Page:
Since the government and opposition negotiating teams first sat down for a new round of dialogue in Mexico City in August—the fifth such negotiation process in six years—there has been considerable progress in establishing mechanisms to improve coordination and address urgent aspects of Venezuela’s humanitarian and political crisis. On September 27, the third round of negotiations under this process closed.
The first round of negotiations that took place in mid-August saw the signing of an initial Memorandum of Understanding, through which the negotiating teams agreed on a series of concrete objectives and expressed a willingness to achieve partial accords and establish a mechanism of consultation with social and political actors. This last point is an important one, and WOLA has emphasized the need to incorporate perspectives from civil society into negotiations around Venezuela’s political future. The second round, which took place from September 3 to 6, was focused on addressing aspects of Venezuela’s humanitarian emergency, and resulted in an agreement to establish a Mesa de Atención Social comprised of three members from each side to address urgent needs in the areas of health and nutrition. The most recent round of negotiations, held from September 25 to 27, was centered around the restoration of the rule of law and an impartial justice system. The negotiating parties signed a joint statement on September 27 reiterating a commitment to include political and social actors in the process, and emphasizing the need for a gender focus in the dialogue. The talks are being facilitated by the Norwegian government, with delegations from Russia and the Netherlands accompanying the process.
The first three rounds of negotiations have not been without difficulties. At the first meeting on August 13, the government negotiators reportedly initially refused to begin talks due to the presence of Carlos Vecchio, the Guaidó ambassador to the U.S., on the opposition negotiating team. Vecchio was later replaced by Freddy Guevara, an opposition leader who was arbitrarily detained in July and was then released in August to attend to the talks. National Assembly President Jorge Rodríguez, who is leading the government negotiators, announced in September that he seeks to incorporate Alex Saab, a controversial Maduro ally who is currently imprisoned in Cape Verde and faces extradition to the United States, into the negotiating team. Then, the beginning of the most recent round of negotiations was temporarily suspended after the government’s delegates failed to arrive in Mexico City on September 24, the day that the talks were scheduled to begin. The negotiating teams are not expected to meet again until after regional and local elections are held on November 21. (Correction: Since publishing this Weekly, the negotiating teams have announced that they will in fact meet again before the November elections, with the next round of talks set to begin in mid-October.)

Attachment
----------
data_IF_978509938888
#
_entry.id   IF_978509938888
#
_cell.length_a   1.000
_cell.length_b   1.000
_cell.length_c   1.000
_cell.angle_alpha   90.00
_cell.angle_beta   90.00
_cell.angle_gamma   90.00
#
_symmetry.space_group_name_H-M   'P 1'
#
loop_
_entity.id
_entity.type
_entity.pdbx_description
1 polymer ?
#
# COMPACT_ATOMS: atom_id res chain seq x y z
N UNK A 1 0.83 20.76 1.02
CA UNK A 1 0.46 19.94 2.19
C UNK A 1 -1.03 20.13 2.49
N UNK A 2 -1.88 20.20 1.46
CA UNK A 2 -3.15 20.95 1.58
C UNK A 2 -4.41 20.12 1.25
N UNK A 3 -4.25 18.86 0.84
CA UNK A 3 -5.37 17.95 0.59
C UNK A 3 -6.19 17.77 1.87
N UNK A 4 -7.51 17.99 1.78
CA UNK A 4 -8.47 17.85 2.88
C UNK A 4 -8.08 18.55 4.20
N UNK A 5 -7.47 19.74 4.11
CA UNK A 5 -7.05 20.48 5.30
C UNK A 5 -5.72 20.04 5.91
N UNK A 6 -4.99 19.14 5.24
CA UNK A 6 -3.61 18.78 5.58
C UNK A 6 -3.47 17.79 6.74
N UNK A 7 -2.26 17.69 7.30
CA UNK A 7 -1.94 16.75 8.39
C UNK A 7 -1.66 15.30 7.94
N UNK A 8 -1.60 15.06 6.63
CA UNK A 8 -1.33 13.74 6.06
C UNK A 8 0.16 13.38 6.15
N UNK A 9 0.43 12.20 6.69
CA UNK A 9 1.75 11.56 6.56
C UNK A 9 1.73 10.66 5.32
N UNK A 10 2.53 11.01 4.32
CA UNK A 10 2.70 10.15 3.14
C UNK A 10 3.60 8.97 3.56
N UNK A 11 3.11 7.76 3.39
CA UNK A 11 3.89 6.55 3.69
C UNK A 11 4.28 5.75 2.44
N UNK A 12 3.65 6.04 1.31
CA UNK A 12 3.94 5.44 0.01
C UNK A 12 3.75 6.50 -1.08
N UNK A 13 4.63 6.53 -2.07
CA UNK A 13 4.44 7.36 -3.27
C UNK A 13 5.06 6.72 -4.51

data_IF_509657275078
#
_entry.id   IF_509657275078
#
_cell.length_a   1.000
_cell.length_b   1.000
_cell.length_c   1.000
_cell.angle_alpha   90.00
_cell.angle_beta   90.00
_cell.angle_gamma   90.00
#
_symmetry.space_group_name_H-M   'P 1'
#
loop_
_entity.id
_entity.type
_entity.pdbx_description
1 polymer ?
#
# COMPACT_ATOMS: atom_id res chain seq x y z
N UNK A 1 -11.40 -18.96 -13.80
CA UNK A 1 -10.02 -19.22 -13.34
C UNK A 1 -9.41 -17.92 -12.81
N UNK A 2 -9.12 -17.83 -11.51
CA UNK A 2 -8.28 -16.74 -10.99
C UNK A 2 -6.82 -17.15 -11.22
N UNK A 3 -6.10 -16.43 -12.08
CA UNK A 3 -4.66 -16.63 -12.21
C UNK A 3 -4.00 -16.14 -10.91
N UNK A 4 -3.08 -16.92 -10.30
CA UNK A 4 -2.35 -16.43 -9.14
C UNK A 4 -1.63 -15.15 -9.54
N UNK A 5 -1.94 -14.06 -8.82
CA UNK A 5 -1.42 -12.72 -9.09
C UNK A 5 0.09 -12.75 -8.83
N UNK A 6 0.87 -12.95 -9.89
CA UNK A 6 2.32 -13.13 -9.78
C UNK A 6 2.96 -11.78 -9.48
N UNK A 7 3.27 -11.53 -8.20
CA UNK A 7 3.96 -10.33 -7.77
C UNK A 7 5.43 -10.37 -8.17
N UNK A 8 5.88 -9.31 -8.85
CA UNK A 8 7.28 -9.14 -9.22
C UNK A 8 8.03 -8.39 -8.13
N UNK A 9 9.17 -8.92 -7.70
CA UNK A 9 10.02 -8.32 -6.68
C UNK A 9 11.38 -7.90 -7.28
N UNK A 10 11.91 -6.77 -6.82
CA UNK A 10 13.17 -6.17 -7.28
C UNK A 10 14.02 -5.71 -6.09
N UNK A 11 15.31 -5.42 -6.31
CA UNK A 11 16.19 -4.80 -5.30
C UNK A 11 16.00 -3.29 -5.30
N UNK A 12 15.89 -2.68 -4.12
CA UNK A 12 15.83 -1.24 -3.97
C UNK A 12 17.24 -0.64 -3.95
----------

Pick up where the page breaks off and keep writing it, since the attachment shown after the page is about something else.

- On September 29, the EU announced that it would send an Electoral Observation Mission to oversee and evaluate the integrity of regional and local elections scheduled for November 21, marking the first time in 15 years that the EU has sent such a mission to Venezuela. The mission will be comprised of 11 election experts who will arrive in Caracas in October, 62 long-term observers who will be deployed across Venezuela in late October, and 34 short-term observers who will reinforce the effort on the day of the election.